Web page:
Ordination is another unbiblical requirement that has been derived by men to again bring lines of division within the church. I challenge you or anyone else to show me where the bible endorses or requires “ordination” of its leaders? The truth is, ordination has a lurid past and if you take up the challenge to see why this was ever incorporated into the church history it would shame many who have the title. The truth is the church places more emphasizes on a “title” set forth by man, than allowing its members to grow and mature in the Word of God.

Personally, I think it should be the job of every “pastor” to put himself out of a job. It should be the role and function of every pastor to bring up people to the same degree of knowledge he has or better yet, even more so. But yet do we ever see this occur in the church?? Why? Why is it that no one in the church ever surpasses the degree of spiritual wisdom or knowledge of the “pastor”? Wouldn’t it seem logical that this would be the duty and objective of every pastor to get his congregants to a greater if not equal level of knowledge that he has. Isn’t it odd how colleges and other secular learning institutions do this, but yet the church fails miserably in this area? Funny how if you want to surpass the pastors level of spiritual knowledge or spiritual depth you must go to a seminary and NOT a church!!?? Where in the world is this ever stated in scripture!? The sad truth is if the 12 apostles showed up at most churches these days and asked to preach NONE of them would be currently qualified as none of them would have degrees from seminary or none of them would be “ordained” by some group or institution. This is a sad truth and one that should bring us to the reality of just how far off track the church has gotten.

Personally, after much searching I have come to discover that the current state of the church does nothing to promote true spiritual growth, but rather prevents it. I realize for many this seems like a bold statement, but given the examples I put forth it seems that the current church model is divisive and limits people from growing in God’s wisdom and truth. The church is comprised of those who are “in the know” versus and the laity – who will never be able to quite reach the piety of the select few who have supposedly been “called” by God. The current church model essentially says that any move of God in regards to instruction or preaching must come through one singular person or a select few. Again, where is this stuff ever found in Scripture? Instead what I have come to discover is that the 1st century church was a collective organism that required no singular leader or teacher to call down the wisdom from heaven. But rather it was an organic body of believers who were of a common purpose and being collectively led by the Holy Spirit. Indeed as I have said before there were most definitely leaders – but not a singular leader. There was never one person who was the conduit between God and man or one who had more “wisdom” or truth than anyone else.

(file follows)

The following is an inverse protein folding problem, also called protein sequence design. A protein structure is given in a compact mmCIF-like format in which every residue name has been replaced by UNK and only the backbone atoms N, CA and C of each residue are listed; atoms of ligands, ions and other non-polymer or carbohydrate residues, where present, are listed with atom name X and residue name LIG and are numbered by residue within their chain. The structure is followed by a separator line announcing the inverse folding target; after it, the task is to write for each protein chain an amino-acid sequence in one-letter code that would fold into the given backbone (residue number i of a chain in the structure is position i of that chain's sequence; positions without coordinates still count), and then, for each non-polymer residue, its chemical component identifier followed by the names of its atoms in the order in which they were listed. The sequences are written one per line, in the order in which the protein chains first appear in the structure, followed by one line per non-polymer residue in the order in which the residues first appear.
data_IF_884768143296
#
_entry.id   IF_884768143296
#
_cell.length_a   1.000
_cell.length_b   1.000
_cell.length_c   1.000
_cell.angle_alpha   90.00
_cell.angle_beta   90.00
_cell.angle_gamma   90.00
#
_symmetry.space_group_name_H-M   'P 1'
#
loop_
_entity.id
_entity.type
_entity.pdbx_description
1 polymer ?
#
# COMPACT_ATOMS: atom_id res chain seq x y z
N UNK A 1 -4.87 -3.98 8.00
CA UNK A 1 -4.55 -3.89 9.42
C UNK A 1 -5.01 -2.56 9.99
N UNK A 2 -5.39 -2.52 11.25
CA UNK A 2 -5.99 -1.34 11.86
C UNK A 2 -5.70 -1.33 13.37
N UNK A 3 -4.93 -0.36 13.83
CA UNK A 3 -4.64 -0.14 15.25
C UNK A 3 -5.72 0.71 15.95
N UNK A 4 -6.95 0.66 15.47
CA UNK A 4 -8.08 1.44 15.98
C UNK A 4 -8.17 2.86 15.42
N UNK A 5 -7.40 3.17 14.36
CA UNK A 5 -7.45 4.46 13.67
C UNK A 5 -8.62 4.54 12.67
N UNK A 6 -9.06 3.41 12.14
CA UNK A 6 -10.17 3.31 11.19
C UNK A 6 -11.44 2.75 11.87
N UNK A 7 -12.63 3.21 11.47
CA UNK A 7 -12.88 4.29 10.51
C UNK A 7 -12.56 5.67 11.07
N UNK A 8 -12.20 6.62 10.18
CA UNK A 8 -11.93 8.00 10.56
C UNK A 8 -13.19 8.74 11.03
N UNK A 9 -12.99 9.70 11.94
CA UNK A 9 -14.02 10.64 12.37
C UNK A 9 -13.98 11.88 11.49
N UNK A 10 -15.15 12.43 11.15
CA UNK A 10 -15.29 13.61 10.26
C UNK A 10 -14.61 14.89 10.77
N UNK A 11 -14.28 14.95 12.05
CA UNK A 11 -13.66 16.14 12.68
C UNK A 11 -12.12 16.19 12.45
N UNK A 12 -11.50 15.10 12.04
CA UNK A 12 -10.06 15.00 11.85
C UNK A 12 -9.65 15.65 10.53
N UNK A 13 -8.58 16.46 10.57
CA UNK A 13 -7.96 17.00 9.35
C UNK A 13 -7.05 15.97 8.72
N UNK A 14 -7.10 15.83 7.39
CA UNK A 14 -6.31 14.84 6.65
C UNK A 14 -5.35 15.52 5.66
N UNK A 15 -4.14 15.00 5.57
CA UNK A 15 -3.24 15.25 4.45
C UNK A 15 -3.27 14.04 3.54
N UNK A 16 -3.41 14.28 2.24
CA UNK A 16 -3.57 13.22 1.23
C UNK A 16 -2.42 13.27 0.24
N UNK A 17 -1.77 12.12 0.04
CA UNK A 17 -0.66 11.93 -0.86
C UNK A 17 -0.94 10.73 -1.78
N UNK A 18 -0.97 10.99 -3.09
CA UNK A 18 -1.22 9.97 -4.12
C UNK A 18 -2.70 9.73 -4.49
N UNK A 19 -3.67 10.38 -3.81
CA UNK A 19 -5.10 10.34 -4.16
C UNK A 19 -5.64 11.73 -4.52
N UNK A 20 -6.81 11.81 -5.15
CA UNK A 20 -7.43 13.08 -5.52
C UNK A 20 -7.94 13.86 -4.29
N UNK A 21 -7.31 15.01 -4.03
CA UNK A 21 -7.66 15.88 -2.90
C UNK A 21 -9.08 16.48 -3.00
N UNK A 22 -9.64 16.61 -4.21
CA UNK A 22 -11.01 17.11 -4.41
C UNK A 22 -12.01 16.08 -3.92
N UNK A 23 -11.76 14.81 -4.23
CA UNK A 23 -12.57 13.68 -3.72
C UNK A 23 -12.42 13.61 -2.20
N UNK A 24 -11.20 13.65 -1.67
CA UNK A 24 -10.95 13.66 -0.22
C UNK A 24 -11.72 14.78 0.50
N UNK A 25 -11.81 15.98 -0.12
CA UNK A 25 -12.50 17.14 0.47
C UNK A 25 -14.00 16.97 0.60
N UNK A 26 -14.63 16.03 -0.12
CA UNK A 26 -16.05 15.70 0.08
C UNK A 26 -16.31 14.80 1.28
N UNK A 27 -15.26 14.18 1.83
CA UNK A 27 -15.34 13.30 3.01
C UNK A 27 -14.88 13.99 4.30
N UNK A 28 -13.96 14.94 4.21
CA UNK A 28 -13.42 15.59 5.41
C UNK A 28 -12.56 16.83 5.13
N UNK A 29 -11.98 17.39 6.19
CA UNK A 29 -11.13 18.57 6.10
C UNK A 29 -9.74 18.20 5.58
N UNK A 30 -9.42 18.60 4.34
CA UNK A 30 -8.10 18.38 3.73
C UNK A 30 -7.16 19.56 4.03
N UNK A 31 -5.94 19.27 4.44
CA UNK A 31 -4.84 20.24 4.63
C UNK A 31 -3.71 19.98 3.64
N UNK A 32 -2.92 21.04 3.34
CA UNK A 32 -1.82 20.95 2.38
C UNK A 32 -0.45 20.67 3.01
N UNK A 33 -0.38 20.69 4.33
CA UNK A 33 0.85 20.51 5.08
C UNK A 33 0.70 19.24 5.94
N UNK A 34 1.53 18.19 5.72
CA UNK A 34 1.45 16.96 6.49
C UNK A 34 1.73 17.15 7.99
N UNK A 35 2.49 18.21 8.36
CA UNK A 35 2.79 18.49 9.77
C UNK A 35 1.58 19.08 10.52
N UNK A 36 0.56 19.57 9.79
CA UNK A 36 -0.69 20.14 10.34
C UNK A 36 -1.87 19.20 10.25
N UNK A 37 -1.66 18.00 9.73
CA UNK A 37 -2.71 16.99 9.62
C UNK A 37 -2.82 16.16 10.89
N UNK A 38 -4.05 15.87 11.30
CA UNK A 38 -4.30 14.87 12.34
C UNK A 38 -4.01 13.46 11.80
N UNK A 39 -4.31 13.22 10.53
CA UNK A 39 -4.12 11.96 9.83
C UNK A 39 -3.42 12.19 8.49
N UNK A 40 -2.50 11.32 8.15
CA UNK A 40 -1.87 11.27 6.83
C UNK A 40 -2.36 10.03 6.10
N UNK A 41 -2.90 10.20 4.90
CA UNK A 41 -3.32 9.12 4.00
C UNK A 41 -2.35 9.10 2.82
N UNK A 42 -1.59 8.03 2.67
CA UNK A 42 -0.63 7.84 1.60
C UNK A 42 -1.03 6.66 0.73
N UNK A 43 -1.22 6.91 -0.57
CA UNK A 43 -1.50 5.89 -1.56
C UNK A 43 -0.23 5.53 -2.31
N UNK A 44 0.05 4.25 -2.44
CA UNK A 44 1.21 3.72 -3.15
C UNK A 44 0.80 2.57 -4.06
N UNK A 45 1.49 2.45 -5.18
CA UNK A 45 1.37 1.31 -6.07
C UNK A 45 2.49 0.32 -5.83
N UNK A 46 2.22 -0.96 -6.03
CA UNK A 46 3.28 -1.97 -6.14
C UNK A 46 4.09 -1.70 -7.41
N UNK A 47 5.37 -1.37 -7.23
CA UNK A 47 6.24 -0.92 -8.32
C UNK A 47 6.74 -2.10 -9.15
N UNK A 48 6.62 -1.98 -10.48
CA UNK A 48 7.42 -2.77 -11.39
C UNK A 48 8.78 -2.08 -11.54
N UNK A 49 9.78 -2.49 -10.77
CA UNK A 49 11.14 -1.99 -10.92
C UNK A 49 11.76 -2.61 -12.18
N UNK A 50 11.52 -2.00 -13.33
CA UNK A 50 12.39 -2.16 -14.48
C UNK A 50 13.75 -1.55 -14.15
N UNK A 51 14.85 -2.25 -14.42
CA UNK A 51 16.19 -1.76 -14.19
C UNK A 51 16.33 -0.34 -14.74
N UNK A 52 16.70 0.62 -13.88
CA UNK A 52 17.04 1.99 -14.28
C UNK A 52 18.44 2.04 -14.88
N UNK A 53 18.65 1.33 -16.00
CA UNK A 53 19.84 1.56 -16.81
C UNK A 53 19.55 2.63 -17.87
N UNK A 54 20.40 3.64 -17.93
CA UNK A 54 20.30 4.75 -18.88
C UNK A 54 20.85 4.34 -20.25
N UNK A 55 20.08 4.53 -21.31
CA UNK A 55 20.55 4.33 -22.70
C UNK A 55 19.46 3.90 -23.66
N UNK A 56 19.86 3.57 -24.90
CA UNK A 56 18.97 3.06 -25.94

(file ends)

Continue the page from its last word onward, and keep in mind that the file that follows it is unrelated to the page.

This is just another reason why I am now home churching, for me it is the way church was supposed to be done. As a result, I have seen myself grow in God’s wisdom that has yielded more love for Him day after day. It is as if I have finally found my oasis after being in a dry desert for many years. Again, please do not take my comments here as personal as my point of contention is not with anyone on a personal level, but rather the church system currently in place.

Jan said...

Preston, While I agree with you about some issues and problems, I disagree about some of the assumptions and conclusions. We just see things differently.

Dean Lusk said...

I loved this comment: "I think it should be the job of every 'pastor' to put himself out of a job." That's what I'm shooting for. Of course, since not everyone can play music for people to use to express their adoration to their Creator, I'd probably get to keep mine. :-)

Just as you've found that your walk with Christ has been strengthened as a direct result of leaving the organized Church (and I don't fault your decision), I've found that my walk with Christ has been strengthened from within the organized Church, and one result has been that I have visibly seen God begin to work mightily and in fresh, new ways in the lives of many people around me.

I'd like to leave it all with that, since I feel the comments are getting a little accusatory, even though that's genuinely not been the intention. I do greatly appreciate the input!

Preston N said...


Let me first say it was never my intent for my comments to come off accusatory. Please realize I completely believe people who attend the traditional church can be led by the Holy Spirit and are living lives pleasing of God. I am not advocating either a "we're better than you are" mentality here.

Most of my comments are corporate in nature and not addressing on an individual level. This issue is very close to my heart and sometimes my passion can come off as accusatory - again another dilemma of writing versus speaking. Thanks for allowing me to air my thoughts on this subject and for allow an interesting dialog on this subject.